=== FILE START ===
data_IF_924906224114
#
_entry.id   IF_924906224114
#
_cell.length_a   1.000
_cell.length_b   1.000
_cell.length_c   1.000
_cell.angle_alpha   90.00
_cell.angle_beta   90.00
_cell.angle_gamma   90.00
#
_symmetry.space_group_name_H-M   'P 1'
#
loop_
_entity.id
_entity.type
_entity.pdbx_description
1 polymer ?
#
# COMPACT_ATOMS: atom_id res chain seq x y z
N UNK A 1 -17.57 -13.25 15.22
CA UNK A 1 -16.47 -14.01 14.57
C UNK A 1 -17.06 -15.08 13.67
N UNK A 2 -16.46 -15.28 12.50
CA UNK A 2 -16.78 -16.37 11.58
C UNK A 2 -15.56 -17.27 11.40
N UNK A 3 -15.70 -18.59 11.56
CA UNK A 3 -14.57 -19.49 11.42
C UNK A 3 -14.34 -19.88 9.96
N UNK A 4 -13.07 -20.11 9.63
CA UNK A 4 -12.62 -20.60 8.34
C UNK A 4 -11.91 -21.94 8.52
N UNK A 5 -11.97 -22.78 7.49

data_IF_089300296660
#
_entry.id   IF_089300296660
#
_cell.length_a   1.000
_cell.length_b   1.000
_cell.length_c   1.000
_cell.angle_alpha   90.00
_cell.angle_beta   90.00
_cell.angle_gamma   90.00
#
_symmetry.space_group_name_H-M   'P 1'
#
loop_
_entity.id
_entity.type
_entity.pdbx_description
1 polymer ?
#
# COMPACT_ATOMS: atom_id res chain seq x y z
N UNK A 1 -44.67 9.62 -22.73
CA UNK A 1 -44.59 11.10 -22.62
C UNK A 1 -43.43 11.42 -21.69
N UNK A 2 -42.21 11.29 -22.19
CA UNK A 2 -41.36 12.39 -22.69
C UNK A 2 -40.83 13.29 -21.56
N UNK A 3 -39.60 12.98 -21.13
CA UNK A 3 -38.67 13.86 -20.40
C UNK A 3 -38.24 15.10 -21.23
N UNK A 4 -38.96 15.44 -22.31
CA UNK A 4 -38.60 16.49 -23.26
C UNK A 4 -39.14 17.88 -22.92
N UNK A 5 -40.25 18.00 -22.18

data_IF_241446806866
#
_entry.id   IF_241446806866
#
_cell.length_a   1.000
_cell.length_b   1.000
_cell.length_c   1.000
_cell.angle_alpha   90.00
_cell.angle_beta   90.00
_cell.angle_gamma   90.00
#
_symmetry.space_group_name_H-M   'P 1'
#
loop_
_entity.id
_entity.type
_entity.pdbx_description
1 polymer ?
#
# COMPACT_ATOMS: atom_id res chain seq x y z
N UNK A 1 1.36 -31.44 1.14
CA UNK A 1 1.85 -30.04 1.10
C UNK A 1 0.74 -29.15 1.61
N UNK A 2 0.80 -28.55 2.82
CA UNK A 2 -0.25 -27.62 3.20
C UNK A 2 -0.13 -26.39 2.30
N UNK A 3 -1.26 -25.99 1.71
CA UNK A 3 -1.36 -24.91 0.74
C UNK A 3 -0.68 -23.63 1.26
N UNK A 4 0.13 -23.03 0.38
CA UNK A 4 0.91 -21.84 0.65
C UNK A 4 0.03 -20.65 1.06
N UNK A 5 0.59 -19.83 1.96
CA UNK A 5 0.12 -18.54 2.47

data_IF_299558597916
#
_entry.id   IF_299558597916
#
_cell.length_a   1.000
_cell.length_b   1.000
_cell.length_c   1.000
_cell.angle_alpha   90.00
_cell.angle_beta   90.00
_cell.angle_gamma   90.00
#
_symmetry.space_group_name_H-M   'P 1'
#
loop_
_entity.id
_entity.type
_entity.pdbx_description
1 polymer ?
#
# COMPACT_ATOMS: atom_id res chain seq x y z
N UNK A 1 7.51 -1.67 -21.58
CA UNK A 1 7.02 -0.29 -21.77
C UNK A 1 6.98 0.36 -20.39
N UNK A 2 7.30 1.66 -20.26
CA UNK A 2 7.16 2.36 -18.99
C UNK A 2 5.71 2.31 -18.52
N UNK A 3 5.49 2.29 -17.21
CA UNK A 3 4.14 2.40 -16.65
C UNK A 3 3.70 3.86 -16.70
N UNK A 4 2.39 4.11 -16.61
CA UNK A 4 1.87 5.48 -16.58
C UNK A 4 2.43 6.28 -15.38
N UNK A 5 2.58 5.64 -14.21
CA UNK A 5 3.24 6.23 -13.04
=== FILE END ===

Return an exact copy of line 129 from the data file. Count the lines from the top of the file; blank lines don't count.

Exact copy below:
C UNK A 3 3.70 3.86 -16.70